Rotational Velocity & Acceleration

by Patrick Ford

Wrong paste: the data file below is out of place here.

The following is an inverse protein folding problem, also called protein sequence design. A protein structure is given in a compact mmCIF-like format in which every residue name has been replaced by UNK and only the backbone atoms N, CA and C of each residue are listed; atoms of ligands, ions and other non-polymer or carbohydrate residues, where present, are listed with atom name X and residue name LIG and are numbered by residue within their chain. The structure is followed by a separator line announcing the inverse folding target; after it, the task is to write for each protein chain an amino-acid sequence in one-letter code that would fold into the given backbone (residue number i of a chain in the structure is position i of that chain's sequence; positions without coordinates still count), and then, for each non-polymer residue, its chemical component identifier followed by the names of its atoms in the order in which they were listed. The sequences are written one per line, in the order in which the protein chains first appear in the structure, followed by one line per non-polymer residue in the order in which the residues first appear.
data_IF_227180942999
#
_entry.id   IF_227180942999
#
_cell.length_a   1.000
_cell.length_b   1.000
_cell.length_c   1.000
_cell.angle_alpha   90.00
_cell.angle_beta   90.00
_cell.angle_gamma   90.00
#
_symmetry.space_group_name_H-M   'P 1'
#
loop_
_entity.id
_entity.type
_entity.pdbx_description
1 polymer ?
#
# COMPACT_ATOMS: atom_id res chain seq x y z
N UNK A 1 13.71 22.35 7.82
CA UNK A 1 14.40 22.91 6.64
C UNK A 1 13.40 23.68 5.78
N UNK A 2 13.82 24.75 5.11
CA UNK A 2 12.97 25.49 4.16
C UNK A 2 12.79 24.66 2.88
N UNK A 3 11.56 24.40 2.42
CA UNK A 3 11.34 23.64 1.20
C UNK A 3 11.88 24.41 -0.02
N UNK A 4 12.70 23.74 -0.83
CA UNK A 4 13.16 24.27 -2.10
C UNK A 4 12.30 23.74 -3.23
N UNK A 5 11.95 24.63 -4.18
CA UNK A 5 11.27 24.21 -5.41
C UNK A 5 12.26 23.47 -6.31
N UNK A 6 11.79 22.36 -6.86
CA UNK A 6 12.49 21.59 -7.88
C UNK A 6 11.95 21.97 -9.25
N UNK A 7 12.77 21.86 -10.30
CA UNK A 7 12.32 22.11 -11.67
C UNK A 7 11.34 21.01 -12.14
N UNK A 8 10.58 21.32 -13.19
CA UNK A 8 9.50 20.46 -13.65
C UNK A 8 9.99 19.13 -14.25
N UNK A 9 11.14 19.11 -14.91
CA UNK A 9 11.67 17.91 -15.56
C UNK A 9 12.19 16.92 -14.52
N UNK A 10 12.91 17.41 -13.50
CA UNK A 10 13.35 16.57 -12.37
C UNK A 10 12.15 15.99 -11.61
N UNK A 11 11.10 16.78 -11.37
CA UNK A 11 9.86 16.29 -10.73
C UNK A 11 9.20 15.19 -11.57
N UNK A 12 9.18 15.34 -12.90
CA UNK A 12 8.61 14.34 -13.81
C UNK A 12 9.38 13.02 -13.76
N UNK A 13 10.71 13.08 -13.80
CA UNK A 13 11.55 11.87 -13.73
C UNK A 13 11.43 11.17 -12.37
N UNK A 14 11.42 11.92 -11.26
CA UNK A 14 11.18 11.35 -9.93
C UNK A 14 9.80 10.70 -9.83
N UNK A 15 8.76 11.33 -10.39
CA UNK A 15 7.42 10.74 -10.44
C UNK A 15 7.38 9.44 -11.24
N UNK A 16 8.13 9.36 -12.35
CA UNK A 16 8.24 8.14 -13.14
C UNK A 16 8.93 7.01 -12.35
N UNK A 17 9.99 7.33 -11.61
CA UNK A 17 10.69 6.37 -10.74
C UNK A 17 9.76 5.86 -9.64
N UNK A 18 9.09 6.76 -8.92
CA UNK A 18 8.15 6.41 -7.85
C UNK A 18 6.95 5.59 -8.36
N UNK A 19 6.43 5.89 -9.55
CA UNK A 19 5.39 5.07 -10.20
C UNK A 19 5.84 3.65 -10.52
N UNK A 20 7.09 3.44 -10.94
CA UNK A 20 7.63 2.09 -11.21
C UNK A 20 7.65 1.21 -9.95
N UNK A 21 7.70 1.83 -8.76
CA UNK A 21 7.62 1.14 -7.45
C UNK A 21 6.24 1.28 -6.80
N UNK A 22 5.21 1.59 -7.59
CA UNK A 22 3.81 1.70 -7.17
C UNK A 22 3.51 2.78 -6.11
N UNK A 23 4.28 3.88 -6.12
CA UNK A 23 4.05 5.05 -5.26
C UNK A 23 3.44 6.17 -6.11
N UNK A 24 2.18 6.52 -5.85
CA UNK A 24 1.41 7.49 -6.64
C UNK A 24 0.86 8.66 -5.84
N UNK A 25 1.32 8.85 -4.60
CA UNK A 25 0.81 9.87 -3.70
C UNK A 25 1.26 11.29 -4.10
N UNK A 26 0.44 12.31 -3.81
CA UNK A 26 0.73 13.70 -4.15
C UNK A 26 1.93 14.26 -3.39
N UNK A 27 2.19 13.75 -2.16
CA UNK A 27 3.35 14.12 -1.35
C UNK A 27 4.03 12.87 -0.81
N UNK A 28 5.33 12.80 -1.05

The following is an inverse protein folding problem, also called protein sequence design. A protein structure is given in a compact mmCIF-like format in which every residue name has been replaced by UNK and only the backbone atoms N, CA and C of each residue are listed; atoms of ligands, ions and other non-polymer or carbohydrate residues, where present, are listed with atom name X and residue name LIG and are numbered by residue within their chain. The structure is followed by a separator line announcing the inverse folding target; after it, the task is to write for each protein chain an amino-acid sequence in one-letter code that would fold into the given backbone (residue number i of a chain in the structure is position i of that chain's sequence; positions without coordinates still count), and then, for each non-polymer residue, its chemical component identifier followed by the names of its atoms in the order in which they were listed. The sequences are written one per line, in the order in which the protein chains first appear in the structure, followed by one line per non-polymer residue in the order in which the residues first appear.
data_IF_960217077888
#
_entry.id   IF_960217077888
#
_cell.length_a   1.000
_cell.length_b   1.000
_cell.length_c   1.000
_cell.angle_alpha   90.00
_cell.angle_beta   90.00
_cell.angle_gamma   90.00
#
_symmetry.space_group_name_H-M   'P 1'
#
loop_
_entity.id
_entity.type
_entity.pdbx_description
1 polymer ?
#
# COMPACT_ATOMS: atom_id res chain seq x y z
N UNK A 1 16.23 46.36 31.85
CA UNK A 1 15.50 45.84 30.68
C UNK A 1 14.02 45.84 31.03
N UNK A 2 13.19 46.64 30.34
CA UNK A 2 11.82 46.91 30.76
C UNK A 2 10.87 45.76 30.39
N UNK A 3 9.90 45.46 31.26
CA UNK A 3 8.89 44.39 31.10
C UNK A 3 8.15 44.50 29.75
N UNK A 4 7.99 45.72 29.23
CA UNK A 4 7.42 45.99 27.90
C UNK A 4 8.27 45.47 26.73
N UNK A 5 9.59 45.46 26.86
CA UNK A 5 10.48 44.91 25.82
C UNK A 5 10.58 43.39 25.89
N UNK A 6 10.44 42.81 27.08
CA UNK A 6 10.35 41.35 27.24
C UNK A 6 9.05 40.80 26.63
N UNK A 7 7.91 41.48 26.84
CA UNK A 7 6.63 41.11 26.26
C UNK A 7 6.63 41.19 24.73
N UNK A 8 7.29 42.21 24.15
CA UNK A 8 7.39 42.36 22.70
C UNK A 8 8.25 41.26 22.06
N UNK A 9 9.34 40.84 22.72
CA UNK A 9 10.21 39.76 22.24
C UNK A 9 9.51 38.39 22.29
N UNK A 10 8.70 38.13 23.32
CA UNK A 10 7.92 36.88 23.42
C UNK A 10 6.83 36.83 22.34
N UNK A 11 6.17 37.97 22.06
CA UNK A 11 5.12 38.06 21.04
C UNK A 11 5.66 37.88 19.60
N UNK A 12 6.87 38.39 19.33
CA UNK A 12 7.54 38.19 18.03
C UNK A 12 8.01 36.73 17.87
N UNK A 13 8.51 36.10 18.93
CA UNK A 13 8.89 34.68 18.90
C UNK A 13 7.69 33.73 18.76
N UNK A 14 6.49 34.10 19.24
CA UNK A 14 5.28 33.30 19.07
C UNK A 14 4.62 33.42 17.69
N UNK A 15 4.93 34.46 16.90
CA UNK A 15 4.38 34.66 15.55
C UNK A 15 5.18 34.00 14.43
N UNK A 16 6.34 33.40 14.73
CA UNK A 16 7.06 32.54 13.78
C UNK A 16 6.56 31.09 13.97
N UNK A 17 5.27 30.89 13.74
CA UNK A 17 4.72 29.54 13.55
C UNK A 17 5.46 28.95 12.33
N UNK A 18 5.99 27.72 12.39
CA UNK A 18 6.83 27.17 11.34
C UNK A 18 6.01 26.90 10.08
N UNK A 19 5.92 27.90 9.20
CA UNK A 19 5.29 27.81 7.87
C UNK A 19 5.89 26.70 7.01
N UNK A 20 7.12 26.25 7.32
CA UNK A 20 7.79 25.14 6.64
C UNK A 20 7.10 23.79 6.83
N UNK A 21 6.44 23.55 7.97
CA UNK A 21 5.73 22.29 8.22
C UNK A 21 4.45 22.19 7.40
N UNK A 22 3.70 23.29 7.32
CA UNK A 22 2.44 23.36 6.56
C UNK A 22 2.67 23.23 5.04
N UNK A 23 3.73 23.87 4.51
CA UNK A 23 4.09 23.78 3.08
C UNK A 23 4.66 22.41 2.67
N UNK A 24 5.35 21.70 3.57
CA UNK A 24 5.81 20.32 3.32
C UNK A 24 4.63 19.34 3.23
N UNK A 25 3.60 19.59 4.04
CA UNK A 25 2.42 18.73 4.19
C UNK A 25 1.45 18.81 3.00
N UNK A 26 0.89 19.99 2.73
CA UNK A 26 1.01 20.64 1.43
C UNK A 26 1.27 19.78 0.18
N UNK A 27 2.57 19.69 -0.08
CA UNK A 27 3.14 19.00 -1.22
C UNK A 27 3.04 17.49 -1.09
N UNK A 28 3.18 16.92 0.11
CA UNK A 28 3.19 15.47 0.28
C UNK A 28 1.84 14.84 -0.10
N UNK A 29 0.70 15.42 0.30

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Hey, guys. So now that we've seen how rotational position and displacement relate to linear position displacement, we're gonna look into velocity and acceleration. Let's check it out. So the rotational equivalents of linear velocity and linear acceleration are rotational velocity and rotational acceleration or angular velocity. Angular acceleration similar to how X becomes Thatta and Delta X becomes Delta theta in rotation V and A will take different letters as well. Average velocity, if you remember, is simply Delta X over Delta T, and the units are meters per second average acceleration. Or I should say, acceleration is Delta V over Delta T. So velocity changing velocity of a change in time and it's measured in meters per second square. That's if you are dealing with linear problems. Now, if you have rotational problems, angular motion problems instead of the we're going to use Omega Omega. Now Omega is a Greek W, so it's like a curly W. It's essentially W now instead of Delta X over Delta T. Remember, instead of Delta X, we don't have Delta theta, So omega is Delta theta over Delta. T. V is how quickly I can get from here to here. It's a measurement of how quickly I move between two points. Omega is a direction is a measurement of how quickly you spin in a circle. Okay, remember also that this was in meters and this is in radiance. So instead of meters, you have radiance instead of meters per second, you're going tohave radiance per second. Okay. And the acceleration is very similar. Instead of a we're going tohave Alfa, which is Ah, Greek A and same thing here. Accelerations velocity over time acceleration will be angular or rotational velocity over time. So it's Delta Omega over Delta T and its radiance per second squared. So you might start to see a pattern. The variables are X or Delta X and then v N w. I'm sorry, DNA, and they become Thatta w in Alfa. And the pattern is that English letters are representing linear motion and Greek letters are representing angular or rotational motion. Okay, thes air. All Greek letters Fada, Omega and Alfa. All right. So w ho Maiga is a way to indicate how quickly something, Spence Well, there are actually three additional variables that will help us describe how something moves and their related to W in fact, all related to each other. So you might remember I showed you right here with just a w eyes Delta data over Delta T. And you might remember that we talked about If you have a complete revolution, then your delta theta is two pi. Well, the entire angle for a complete revolution is two pi. Now, the time that it takes for a full cycle, The time for a full cycle is called period, period t t years, period. So one way that you can rewrite omega is not just Delta fade over Delta T, but also Delta. I'm sorry. Also to pi over tea. And remember also that period and frequency are inverse of each other. Okay, So instead of two pi over t, I could also right. This is two pi f. Okay, so you have Omega is a measurement of how quickly something spins. Period is a measurement of how quickly something spins and frequency is also a measure of how quickly you spin. And they're all related by this equation. Okay, last one we're gonna talk about is our PM now, rpm stands for revolutions per minute. So one rpm is one revolution per minute A hurts, which is a unit of frequency. Okay, frequencies emerging hurts is one revolution per second, so you can see how these two are related. So, for example, if I tell you something spins with 120 rpm or at a rate of 120 rpm rpm is simply revolutions per minute. And what I can do is I can say I can put a minute up here and convert us into seconds by divided by 61 minute equals 60 seconds. I could do this. And look what I end up with. 120 um, divided by 60 is too. So that with two revolutions per second revolutions per second is frequency. Okay, revolutions per second. Right here is frequency. So if you have RPM, you can convert to frequency by dividing by 60. Okay, so I'm gonna quickly write another equation here, which is that frequency is our PM over 60. Now, we have a way to connect all of these guys. Okay. W t f in our PM are all connected. Okay, typically, what you're going to do is we're going to convert from any of these three big T f or RPM back into Omega using these equations. Okay. And the idea you see more of this later is most of the equations I give you will have w but not any of the other letters. And I have a little diagram to connect all of these things. So if you have RPM, you will want to convert it to frequency. And the way you do this is by using f equals r p m over 60. Okay, that's I go from rpm to frequency, and then from frequency, you can convert into either period using the fact that period is the inverse of frequency. Or you can convert into Omega, using the fact that omega is two pi f. Okay. And obviously you can convert backwards in any direction. Um, generally, you wanna end up here, but you might have to go from, let's say, W two rpm. We'll do some of this stuff. All right, Cool. So these are the four units that tell you how quickly something spins and you may have to convert um, among them trying to highlight this. There you go. All right. One last point before doing example, I've mentioned this briefly before. Rotational equations. Which is what? I'm showing you a few already by now, um, they work for two different situations. One is when you have a point mass. Ah, point masses. A tiny object of negligible size that spins around these circular path We call our point mass because we just represented by a point that has no volume. Okay, I'm gonna say that the radius of this object zero imagine a sphere with a radius of zero has no radius. It has no volume. Okay, rate is 20 You could also right. If you want volume equals zero. I'm gonna actually write out volumes. I don't think its velocity, it's a point. It could be a small object that we simplified down to a point. So that's point mass. The other one is when you have a rigid body, which is something where the radius is not zero. The radius is greater than zero. So it has volume has volume, okay? And I refer to this as either a rigid body. That's sort of the classic textbook name or a shape. The reason why I like to think there's a shape is because in these problems usually will be told what the shape is. So if I tell you you have a small object, that's a point mass. And if I tell you have a cylinder, usually I'll tell you that it's what the radius is on. Ben, you treat that a little bit separately, okay? So you can either have a point. Mass will draw a tiny little m going around a circle, and the circle has a radius are in this case, little R is the distance from the circle to the edge of the circle and you're going around at the edge. Um, and R is the radius of the circle. And then little artist, how far you are from the center, Those are the same thing. Or you can have, like, a cylinder, for example spinning around itself. Let me drive like a little cylinder here, Um, looks like a cake and a cylinder that rotates around itself. And that cylinder has a radius of our okay, so you can have either one of these two situations will look at both lots. Cool. So that's a quick intro. Getting some equations, how to connect things together between these four different variables, and we're not gonna do a problem. So I have a 30 kg disk. So mass equals 30 um, radius, too. So let's draw this. It's just circle. The radius is two. This is a disc. It's a rigid body or shape. The radius of this thing is too, and he rotates at a constant 120 rpm. So I'm gonna right here that our PM equals 1 20 everyone I know it's period and angular speed. So for part A, I wanna know what is big team. And then for part B. I want to know what is Omega Omega? Which is W angular speed. Same thing as angular velocity. Same thing is rotational velocity. Rotational speed. Cool. So how do we tied together? Well, if you look at this little diagram here, we can convert from one to the other. I'm gonna convert rpm into frequency, and then I'm gonna convert from frequency into period and into w. Okay, So first we're gonna go Frequency equals R P m. Over 60. So it's 1 20 divided by 60 to the unit's air hurts. But I don't actually want frequency. I want period. So period will be won over the frequency. 1/2 five period is measured in seconds. Now to find angular speed. W I just use that w is two pi over tea, or I can use the W's two pi f I'm gonna use to P. F. Because it's more straightforward to pie. Frequency is too. So I get four pi, and if you multiply all of this, the answer is 12.6 radiance per second. Okay, so that's it for this one. Let's do the next one.